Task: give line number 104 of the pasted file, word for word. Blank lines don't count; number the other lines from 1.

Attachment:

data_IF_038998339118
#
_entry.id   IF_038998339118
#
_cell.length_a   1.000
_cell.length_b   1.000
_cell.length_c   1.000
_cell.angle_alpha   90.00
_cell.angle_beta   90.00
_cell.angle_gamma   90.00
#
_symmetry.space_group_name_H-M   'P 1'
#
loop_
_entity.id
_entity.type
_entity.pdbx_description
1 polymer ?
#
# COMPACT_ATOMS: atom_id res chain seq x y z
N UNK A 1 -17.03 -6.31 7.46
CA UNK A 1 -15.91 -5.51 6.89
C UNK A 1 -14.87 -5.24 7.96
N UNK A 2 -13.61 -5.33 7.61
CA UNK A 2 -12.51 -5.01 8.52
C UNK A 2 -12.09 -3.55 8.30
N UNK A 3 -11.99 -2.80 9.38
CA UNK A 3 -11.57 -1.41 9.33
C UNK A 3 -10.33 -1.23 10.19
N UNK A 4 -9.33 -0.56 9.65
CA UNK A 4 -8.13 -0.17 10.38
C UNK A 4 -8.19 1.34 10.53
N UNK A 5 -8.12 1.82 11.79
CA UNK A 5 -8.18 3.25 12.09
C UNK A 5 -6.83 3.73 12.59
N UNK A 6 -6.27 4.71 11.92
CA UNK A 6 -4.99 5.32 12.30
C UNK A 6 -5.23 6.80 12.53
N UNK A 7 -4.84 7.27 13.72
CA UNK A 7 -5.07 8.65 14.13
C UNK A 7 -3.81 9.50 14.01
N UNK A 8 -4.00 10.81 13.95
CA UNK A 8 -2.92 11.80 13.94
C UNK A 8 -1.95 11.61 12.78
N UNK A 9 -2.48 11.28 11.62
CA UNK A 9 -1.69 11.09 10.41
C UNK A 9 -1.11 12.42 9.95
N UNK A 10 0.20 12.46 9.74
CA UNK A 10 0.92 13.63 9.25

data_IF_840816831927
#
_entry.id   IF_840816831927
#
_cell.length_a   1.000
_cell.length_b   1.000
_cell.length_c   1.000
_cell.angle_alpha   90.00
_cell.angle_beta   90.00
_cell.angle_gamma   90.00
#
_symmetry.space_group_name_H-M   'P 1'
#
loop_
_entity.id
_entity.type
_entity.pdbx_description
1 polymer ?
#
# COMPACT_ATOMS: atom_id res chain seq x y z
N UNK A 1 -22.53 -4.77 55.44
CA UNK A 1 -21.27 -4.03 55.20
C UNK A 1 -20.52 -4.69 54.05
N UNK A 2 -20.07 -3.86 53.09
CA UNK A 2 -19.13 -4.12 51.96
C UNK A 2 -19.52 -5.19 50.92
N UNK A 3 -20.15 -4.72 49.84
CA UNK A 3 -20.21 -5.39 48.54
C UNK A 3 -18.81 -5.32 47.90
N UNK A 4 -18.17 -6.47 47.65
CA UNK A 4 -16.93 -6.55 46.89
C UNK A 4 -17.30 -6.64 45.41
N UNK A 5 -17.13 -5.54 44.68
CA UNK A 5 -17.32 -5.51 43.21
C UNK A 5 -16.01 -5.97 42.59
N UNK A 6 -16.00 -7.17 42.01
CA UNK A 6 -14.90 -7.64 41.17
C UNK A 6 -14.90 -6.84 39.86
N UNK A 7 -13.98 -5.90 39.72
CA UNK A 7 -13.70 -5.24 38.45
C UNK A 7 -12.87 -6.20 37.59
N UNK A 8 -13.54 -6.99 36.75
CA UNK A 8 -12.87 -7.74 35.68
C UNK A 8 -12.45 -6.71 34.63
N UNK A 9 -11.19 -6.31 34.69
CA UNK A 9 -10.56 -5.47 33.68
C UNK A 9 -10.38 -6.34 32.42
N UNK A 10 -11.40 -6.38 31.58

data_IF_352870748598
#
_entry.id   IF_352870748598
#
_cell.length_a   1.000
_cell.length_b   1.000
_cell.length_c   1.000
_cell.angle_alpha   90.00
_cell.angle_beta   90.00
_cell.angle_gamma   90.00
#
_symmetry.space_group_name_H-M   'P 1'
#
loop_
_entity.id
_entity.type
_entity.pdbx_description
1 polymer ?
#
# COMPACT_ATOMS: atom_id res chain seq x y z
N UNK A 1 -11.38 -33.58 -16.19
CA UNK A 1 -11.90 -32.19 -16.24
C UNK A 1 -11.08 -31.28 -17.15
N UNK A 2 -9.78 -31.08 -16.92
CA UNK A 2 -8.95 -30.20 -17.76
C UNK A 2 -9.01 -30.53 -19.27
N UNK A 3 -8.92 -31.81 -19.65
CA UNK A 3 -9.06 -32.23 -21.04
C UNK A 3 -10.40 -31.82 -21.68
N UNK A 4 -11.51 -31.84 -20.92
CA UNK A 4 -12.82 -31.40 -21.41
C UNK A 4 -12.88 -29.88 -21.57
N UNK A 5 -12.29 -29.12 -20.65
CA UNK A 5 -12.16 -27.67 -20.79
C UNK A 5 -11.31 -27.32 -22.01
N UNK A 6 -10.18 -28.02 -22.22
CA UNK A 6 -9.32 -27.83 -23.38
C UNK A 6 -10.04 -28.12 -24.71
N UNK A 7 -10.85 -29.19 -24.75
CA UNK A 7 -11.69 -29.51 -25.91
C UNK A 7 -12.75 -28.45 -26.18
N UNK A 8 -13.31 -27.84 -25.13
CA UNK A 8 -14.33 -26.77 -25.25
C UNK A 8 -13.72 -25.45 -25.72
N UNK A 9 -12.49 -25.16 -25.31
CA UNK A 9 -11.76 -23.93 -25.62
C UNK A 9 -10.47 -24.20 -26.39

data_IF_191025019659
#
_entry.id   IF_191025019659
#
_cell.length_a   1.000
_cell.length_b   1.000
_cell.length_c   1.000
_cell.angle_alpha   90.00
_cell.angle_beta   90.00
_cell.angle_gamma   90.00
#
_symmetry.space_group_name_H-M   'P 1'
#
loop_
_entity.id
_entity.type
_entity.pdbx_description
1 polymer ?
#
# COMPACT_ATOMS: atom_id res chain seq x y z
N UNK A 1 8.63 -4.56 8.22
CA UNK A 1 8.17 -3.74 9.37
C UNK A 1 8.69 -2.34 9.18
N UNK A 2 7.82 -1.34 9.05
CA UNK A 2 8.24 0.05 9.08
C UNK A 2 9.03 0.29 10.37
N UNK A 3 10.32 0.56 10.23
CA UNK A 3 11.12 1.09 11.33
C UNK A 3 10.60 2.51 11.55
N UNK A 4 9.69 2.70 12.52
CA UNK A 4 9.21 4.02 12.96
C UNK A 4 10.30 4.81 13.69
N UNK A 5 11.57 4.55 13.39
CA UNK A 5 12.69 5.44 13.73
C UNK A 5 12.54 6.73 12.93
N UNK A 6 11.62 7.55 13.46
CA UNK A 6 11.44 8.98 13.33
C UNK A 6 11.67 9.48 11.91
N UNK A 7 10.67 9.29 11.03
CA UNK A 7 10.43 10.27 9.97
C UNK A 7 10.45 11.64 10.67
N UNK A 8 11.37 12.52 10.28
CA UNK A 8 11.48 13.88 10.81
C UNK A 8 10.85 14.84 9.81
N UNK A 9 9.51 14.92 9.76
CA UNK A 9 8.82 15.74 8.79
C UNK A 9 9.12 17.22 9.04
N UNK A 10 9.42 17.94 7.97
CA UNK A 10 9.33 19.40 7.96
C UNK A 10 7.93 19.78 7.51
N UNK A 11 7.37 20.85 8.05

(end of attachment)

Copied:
_cell.length_c   1.000